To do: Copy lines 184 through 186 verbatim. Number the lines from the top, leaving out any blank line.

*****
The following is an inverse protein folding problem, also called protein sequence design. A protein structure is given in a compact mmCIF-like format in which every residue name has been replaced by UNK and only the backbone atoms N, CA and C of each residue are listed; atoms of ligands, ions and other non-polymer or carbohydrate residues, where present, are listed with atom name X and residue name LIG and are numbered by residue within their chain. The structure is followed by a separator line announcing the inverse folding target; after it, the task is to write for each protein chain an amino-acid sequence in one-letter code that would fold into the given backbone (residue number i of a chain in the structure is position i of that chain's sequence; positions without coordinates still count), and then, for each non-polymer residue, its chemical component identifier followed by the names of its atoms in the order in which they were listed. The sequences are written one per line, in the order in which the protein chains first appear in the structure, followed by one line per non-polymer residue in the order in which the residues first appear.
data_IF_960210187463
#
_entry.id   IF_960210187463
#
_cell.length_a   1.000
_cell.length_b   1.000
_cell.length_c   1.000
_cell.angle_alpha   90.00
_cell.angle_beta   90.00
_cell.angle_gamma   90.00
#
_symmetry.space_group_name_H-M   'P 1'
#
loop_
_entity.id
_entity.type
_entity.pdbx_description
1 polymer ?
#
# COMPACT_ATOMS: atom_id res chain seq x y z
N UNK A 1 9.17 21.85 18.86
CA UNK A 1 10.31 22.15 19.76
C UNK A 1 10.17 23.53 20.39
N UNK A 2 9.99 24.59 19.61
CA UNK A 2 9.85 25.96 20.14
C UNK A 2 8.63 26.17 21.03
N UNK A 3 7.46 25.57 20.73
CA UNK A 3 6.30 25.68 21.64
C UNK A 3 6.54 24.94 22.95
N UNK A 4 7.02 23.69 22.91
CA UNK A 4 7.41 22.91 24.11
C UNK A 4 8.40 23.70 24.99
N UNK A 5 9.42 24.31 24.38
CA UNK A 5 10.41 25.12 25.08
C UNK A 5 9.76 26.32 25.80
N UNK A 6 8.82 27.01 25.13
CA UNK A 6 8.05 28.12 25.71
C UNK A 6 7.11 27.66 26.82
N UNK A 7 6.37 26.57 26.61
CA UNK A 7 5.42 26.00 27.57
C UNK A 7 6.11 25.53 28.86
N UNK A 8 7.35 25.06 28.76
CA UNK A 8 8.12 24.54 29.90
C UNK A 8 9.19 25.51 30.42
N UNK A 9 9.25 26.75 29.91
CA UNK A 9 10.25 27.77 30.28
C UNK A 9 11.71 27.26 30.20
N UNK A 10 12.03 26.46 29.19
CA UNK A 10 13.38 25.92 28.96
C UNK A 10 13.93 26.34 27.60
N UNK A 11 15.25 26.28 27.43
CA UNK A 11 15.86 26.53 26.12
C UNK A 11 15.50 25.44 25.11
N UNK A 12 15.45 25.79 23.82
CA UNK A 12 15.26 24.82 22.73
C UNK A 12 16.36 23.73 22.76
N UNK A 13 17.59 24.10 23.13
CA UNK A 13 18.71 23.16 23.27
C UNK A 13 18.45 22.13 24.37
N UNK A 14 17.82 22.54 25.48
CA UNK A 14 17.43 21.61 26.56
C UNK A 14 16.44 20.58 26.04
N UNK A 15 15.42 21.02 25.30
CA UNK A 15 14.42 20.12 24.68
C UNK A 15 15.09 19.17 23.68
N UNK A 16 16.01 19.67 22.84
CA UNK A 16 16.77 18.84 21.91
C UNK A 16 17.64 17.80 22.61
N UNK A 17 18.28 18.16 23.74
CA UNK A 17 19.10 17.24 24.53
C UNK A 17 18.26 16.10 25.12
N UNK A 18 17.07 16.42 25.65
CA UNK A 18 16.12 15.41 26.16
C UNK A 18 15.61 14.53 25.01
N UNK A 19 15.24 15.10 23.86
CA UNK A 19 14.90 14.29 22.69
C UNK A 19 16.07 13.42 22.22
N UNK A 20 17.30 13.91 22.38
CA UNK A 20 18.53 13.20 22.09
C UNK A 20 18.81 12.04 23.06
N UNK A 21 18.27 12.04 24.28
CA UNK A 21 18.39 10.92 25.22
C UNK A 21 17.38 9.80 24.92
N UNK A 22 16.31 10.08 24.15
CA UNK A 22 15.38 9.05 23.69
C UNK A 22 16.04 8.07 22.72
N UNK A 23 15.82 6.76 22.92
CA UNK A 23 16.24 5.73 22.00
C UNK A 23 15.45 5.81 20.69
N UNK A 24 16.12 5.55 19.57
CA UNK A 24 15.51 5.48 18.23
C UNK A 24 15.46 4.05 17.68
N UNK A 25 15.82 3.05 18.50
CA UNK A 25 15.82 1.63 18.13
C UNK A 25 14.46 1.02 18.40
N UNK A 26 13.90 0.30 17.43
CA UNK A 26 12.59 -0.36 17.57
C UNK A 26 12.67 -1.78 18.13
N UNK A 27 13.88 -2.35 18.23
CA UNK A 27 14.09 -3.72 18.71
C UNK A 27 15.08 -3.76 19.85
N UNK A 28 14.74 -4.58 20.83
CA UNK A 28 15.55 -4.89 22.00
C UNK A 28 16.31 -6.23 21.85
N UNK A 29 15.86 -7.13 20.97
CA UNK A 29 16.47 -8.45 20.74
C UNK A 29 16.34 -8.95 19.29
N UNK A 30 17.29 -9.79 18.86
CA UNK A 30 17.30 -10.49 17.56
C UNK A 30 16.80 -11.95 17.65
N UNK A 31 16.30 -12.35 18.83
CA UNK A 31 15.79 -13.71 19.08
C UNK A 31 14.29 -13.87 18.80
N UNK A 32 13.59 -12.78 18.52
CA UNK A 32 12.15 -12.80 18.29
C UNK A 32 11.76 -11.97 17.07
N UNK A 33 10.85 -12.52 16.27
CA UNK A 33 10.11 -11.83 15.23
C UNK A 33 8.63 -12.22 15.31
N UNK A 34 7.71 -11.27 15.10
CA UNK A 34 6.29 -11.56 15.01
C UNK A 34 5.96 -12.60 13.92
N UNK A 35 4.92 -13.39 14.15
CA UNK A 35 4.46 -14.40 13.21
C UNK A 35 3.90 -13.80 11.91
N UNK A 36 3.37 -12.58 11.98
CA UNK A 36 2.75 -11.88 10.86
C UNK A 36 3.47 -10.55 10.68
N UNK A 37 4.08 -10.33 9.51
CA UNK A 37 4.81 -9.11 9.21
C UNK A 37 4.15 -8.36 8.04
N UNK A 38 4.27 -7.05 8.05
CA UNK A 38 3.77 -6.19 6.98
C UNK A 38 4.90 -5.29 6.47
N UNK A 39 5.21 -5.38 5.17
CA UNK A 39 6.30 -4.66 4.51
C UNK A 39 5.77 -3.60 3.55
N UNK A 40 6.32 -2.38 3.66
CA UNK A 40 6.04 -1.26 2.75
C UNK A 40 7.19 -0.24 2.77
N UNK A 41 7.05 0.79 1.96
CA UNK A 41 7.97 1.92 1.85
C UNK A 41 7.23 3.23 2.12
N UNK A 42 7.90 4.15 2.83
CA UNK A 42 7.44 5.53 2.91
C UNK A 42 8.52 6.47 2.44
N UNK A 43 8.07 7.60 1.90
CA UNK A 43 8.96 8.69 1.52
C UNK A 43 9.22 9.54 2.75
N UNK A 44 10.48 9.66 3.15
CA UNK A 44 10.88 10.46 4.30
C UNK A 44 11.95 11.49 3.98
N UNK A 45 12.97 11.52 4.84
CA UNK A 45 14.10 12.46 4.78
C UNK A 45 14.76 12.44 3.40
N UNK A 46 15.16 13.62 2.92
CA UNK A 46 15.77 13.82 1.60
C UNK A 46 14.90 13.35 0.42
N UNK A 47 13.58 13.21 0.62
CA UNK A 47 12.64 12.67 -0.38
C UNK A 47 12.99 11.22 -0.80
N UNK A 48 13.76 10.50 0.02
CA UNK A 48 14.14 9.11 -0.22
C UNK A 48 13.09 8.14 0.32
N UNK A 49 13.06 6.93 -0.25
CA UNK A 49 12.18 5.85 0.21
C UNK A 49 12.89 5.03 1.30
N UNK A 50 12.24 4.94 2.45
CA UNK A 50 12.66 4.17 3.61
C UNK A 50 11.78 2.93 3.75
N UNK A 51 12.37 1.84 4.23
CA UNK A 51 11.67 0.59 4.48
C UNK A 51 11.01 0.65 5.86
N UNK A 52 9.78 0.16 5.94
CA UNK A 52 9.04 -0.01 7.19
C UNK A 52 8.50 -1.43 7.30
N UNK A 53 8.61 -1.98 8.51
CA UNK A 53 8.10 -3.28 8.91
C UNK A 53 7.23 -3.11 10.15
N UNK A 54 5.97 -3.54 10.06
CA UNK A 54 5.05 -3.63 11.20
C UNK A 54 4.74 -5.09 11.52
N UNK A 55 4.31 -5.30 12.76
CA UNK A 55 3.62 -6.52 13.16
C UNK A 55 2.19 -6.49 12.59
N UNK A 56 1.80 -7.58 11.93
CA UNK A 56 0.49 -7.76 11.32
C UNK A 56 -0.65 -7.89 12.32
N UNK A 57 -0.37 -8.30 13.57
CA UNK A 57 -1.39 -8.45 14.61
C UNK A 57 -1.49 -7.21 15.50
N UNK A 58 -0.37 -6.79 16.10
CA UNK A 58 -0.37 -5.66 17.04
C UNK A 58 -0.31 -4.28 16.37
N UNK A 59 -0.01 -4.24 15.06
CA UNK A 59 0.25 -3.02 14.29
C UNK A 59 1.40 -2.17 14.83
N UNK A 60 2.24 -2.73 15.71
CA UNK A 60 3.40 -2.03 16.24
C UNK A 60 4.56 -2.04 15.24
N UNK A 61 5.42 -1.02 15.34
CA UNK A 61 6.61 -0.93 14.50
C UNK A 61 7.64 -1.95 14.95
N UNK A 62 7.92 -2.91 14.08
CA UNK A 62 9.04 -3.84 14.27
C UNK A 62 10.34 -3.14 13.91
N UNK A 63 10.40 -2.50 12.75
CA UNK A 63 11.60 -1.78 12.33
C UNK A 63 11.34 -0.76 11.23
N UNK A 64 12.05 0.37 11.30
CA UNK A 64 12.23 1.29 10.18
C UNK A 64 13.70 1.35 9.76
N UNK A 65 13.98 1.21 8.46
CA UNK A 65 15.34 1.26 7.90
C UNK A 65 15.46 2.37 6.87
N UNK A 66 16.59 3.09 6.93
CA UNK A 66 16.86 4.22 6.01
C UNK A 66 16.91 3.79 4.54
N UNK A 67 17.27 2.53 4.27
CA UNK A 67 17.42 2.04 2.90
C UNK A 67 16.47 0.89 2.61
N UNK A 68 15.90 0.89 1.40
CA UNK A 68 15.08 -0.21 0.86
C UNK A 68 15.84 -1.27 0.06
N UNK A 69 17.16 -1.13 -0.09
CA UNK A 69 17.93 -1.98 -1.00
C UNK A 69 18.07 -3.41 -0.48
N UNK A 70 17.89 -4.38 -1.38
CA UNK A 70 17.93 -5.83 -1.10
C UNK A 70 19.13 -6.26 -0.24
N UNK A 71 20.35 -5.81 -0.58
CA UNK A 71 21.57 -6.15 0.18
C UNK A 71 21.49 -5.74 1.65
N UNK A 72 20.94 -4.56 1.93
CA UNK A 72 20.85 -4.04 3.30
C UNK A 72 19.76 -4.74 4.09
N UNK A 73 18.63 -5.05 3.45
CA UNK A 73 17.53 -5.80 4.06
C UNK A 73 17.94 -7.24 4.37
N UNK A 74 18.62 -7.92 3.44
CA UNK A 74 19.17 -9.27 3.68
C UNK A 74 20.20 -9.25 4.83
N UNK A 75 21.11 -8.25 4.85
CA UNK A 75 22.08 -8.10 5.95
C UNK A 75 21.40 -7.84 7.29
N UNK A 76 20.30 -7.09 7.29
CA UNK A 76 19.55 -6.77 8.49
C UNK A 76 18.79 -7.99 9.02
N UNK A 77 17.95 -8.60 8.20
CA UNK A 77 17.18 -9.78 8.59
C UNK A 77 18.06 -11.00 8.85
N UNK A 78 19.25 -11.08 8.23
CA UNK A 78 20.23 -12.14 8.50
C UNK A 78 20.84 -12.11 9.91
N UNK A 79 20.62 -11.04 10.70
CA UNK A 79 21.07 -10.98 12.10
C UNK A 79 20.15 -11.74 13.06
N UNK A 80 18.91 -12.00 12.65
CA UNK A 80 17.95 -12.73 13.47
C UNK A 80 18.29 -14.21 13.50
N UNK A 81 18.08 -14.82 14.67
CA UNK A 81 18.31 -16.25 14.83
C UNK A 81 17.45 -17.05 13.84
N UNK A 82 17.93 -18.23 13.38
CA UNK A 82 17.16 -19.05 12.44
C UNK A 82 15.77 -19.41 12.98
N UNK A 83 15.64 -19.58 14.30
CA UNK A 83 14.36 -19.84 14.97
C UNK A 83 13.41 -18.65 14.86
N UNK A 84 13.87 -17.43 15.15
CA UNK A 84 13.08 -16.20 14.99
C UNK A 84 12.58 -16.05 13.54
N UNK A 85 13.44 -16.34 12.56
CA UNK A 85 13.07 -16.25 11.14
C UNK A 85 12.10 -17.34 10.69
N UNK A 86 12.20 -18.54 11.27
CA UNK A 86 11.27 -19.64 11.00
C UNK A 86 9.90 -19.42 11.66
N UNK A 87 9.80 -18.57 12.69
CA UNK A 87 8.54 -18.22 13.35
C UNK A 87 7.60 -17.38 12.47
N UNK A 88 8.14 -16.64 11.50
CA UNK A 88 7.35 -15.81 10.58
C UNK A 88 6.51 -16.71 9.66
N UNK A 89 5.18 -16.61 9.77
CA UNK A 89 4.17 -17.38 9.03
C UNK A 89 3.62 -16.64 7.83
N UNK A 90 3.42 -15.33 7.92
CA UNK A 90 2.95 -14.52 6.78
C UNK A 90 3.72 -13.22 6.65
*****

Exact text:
N UNK A 55 4.31 -5.30 12.76
CA UNK A 55 3.62 -6.52 13.16
C UNK A 55 2.19 -6.49 12.59